Last edited by Forrest Addy; 08-07-2011, 05:45 PM.

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              • #8
                Originally posted by DATo
                When I was a wee nipper I was taught to close the mic at what I thought would be a perfect zero reading but without looking at it as I closed it. By doing this I would not be able to know when I had zeroed out and unintentionally allow my eyes to subconsciously influence my "feel". I would do this over and over until I could nail the zero every time to the tenth (not easy). Then I'd repeat this at different thicknesses and then over telescope gages. Once you develop a "feel" to a high pitch of accuracy you no longer need to use either the ratchet or friction barrel stops. If I have an important dimension to nail today (within a half thou) I pre-test the accuracy of the mic I am using with a jo-block or standard first and test my feel to it before I begin to take measurements.
                I count about 10 yes's.
                Gene

                Comment


                • #9
                  So, with the ratchet types you have a choice of the ratchet handle on the end, or old school by feel on the main thimble ?
                  Do the friction mics only have one thimble?
                  Sorry for the stupid questions.
                  Never had an opportunity to use a friction mic before.

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                  • #10
                    I've got mics with friction thimbles (Tesa) but that's just the outer sleeve and you can still hold the upper end for feel. So, like the ratchet you can use either way.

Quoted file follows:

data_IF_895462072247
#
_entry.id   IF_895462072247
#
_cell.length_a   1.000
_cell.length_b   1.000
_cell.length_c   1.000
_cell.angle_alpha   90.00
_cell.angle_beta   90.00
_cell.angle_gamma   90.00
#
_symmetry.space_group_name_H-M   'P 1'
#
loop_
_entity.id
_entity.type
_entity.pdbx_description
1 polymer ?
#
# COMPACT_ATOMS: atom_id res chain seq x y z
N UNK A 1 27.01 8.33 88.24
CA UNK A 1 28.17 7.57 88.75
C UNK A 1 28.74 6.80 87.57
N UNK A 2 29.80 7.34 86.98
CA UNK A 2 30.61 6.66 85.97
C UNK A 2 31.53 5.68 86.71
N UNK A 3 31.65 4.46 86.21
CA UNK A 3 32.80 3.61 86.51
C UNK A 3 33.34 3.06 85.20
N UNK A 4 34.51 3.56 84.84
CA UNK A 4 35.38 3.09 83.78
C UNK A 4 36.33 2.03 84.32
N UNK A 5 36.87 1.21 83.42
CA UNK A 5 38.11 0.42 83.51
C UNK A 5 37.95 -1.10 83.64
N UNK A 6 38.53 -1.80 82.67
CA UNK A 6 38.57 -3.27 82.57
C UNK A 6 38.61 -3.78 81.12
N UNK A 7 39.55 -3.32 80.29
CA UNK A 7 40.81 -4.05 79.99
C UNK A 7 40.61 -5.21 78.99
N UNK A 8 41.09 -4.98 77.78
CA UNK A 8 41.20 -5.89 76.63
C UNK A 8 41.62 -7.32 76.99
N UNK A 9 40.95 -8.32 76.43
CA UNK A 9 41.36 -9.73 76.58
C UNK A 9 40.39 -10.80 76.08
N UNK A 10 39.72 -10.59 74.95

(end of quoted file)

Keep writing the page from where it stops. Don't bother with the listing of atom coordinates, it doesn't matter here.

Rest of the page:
.
                    "People will occasionally stumble over the truth, but most of the time they will pick themselves up and carry on" : Winston Churchill

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                    • #11
                      I too have both friction & ratchet thimble mics, but rely on feel as this is the way I was taught.

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                      • #12
                        Can I vote for both...in one?

                        The newest version of the MItutoyo Absolute IP65-rated digital electronic, (which also happens to have the most exquisite manual feel) has a beautiful execution of a ratchet thimble within the friction thimble. It's model number 293-344 for the switchable 0-25mm/0-1" model, and it is easily the nicest micrometer I've ever handled.

                        It's classified by Mitutoyo to be "ratchet thimble", but does not have the traditional ratcheted "speeder" at the end of the thimble. The ratchet "lumps" are built into the friction thimble, and it's just impossible to describe in words how nice it is. The mechanical thimble still has the inch scale with Vernier for "tenths', but the huge LCD readout is so nice and easy to read that you may never look at the analog scale.